To determine your skills, Graham recommends breaking down achievements. “If you contributed to saving a large client, consider the steps that got you to that result–perhaps problem solving, diplomacy, creativity, and influencing.” Do the same with other accomplishments and you’ll soon notice a pattern of core strengths. Try going through this exercise with a colleague or manager who may be able to see strengths that you are overlooking.

3. Do your research

In order to find out what skills and experiences are most relevant to your new career choice, spend time learning as much as you can about your target position. Speak with professionals in your target industry, look for volunteer positions in the industry, take courses, and attend professional events to learn what experiences and skill sets are most valuable in the new industry.

4. Don’t lead with your title

While most of us use our job title when introducing ourselves, this can be an error when you’re switching careers. Many companies use language that doesn’t translate outside the industry. A title can cause confusion for someone in another industry, and biases their opinion toward your application. They may think right away that you’re not a good fit without reading further into your experiences. Instead of focusing on your title, place the emphasis on your value–the skills you developed in that position.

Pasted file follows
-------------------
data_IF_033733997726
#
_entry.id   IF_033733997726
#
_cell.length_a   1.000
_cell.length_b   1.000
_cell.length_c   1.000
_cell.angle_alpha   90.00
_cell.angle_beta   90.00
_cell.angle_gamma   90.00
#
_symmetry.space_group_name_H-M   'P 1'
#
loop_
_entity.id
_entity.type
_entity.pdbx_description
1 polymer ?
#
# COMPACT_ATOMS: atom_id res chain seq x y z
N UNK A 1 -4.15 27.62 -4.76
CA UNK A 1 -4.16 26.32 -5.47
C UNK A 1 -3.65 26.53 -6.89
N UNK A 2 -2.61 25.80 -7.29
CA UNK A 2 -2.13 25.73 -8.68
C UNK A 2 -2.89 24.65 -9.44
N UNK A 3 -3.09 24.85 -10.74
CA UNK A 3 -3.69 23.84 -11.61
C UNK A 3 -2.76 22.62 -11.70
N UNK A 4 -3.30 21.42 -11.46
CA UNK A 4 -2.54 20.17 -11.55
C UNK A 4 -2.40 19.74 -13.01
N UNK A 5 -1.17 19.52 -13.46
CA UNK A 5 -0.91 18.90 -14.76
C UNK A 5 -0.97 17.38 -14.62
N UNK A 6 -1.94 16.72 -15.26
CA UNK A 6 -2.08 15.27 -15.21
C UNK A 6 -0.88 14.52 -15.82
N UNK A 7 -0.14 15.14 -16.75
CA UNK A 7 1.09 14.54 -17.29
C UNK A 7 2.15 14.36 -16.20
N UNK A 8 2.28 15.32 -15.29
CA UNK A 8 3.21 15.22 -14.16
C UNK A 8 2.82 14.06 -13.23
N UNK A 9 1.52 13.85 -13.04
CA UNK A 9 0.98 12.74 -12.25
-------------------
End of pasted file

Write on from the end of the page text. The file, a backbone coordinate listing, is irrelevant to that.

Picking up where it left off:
5. Know your audience

In order to highlight your value and position yourself as a good fit for the job, you need to know the challenges the hiring manager is trying to solve. “Many job seekers have incredible accomplishments, but without knowing what is important to your audience, you risk leading off with accomplishments that, while impressive, lead the hirer to think you’re not a fit for the role,” says Graham.

When in a job interview, make one of your first questions about the challenges the company or department is facing at this time. Once you find out the hiring company’s pain points, you can select the achievements from your background that best align with what the hiring manager is looking for in the role.

6. Cherry-pick experiences

Some of your best accomplishments and achievements may not be impressive to the hiring manager if they have no relation to the job you’re applying for. To be most effective in rebranding yourself professionally, select the parts of your experience that align most closely with your target role. To make your application in this new field stronger, highlight these experiences in your LinkedIn profile.

If hiring managers are reviewing your resume and then jump over to LinkedIn and see a whole different type of experience highlighted, they may be confused and cause them to put aside your resume. Rebranding your professional experience may mean dropping what you think are some of your best accomplishments, but by focusing on “fit” first, you will have a better chance of a recruiter recognizing you as a potential candidate for the position.

7. Justify the switch

“Every hiring manager wants to know why this job at this company at this time,” says Graham. Your answer to this question will be especially important if you’re a career switcher.

The Top 10 Jobs That Are Disappearing in the U.S.

Filed under: Job Market, Job Statistics, News